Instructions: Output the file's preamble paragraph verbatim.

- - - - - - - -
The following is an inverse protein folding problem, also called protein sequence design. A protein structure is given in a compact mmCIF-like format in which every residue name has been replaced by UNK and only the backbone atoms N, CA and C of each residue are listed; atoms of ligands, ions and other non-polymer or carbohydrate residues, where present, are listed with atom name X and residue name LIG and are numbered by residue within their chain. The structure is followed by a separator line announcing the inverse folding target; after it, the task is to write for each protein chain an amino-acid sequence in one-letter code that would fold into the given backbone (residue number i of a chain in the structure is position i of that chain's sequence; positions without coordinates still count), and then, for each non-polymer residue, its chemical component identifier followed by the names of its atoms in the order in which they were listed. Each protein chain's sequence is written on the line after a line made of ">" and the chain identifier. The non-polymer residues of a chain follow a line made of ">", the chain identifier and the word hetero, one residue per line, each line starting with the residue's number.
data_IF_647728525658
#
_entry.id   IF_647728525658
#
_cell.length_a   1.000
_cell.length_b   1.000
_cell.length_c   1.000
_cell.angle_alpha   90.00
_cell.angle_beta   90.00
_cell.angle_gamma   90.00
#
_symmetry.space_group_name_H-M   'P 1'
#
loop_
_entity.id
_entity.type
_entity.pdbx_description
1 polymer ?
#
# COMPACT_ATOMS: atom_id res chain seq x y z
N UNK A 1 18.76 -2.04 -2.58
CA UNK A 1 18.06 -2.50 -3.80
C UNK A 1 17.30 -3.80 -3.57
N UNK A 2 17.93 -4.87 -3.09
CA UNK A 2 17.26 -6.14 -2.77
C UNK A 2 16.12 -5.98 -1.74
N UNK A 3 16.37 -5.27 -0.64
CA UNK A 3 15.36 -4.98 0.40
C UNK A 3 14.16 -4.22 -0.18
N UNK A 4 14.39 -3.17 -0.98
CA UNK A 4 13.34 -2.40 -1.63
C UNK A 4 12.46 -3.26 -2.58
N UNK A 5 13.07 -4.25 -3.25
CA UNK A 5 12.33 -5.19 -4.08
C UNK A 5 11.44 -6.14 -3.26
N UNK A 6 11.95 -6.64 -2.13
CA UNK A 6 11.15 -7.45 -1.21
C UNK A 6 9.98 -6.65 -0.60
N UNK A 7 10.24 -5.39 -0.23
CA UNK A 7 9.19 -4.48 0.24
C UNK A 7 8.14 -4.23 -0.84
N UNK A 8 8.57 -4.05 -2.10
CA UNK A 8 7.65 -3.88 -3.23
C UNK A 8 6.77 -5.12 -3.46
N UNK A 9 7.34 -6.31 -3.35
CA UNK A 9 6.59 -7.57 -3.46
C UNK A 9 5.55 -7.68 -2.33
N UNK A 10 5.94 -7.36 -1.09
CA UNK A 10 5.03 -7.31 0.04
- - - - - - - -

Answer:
The following is an inverse protein folding problem, also called protein sequence design. A protein structure is given in a compact mmCIF-like format in which every residue name has been replaced by UNK and only the backbone atoms N, CA and C of each residue are listed; atoms of ligands, ions and other non-polymer or carbohydrate residues, where present, are listed with atom name X and residue name LIG and are numbered by residue within their chain. The structure is followed by a separator line announcing the inverse folding target; after it, the task is to write for each protein chain an amino-acid sequence in one-letter code that would fold into the given backbone (residue number i of a chain in the structure is position i of that chain's sequence; positions without coordinates still count), and then, for each non-polymer residue, its chemical component identifier followed by the names of its atoms in the order in which they were listed. Each protein chain's sequence is written on the line after a line made of ">" and the chain identifier. The non-polymer residues of a chain follow a line made of ">", the chain identifier and the word hetero, one residue per line, each line starting with the residue's number.